Density and strength characteristics of foamed gypsum


Colak A.

CEMENT & CONCRETE COMPOSITES, vol.22, no.3, pp.193-200, 2000 (Journal Indexed in SCI) identifier identifier

  • Publication Type: Article / Article
  • Volume: 22 Issue: 3
  • Publication Date: 2000
  • Doi Number: 10.1016/s0958-9465(00)00008-1
  • Journal Name: CEMENT & CONCRETE COMPOSITES
  • Journal Indexes: Science Citation Index Expanded (SCI-EXPANDED), Scopus
  • Page Numbers: pp.193-200
  • Istanbul University Affiliated: No

Abstract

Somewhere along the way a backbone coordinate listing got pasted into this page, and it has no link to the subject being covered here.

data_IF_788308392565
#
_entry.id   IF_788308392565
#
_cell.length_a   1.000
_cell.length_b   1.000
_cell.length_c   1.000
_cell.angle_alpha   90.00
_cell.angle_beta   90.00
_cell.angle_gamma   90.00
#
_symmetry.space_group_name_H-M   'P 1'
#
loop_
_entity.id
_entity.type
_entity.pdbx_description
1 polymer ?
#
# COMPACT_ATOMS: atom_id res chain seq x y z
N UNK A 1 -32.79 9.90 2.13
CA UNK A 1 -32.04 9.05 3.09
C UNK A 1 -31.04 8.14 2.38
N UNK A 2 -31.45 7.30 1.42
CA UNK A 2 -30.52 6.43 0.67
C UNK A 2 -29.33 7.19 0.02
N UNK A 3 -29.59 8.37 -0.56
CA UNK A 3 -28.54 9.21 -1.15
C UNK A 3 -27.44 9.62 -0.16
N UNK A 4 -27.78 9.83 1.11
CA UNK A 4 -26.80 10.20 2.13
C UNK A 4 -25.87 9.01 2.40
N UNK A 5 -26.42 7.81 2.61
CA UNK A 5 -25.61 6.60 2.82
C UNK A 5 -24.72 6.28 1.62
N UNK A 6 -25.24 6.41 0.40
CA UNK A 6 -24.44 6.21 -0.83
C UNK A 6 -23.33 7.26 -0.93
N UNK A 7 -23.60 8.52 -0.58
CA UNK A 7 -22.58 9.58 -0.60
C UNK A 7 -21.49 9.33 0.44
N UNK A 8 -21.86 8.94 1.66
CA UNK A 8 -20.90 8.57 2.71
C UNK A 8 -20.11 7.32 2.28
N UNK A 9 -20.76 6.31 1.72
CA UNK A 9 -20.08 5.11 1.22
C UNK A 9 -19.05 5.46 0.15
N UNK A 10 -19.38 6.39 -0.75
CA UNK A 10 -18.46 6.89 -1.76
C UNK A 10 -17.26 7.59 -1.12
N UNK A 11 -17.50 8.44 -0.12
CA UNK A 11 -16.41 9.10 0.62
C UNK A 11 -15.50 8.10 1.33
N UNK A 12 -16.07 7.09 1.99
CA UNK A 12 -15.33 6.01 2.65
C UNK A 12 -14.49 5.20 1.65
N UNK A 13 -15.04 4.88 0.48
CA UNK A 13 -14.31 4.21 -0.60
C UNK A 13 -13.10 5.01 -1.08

This paper deals with the effect of substances producing and assisting gas and foam formation on the properties of gypsum density and strength. The gas-based foaming method utilises aluminium sulphate, potassium alum or ammonium bicarbonate for the chemical production of gas bubbles in gypsum paste. The second method obtains foamed gypsum by means of air entrainment in wet gypsum paste. The foaming agents chosen were sodium lauryl sulphate and nonyl phenol ethoxylate that are widely employed in detergent production. Five different foaming techniques are obtained with these additives required for gas and foam production. Citric acid, as retarder, and carboxyl methyl cellulose (CMC), as viscosity increasing agent, were used for promoting foam and gas formation during the foaming experiments. Aluminium sulphate was discovered to be the one that achieves the most foaming in gypsum. The techniques utilising potassium alum, sodium lauryl sulphate and ammonium bicarbonate reduced the density of gypsum products by values varying between 30% and 35%. Foaming with nonyl phenol ethoxylate had an insignificant effect on density. The addition of citric acid and carboxyl methyl cellulose assisted with density reduction. Besides regulating the hardening time, citric acid supported density reduction by releasing gas through a reaction with marble powder. However, an addition of CMC above 0.1% or 0.2% causes a density increase by preventing bubbles to expand and merge with each other. The compressive strength of low-density gypsum products falls well below 10 Mpa, stipulated by TS 370 for building gypsum. (C) 2000 Elsevier Science Ltd. All rights reserved.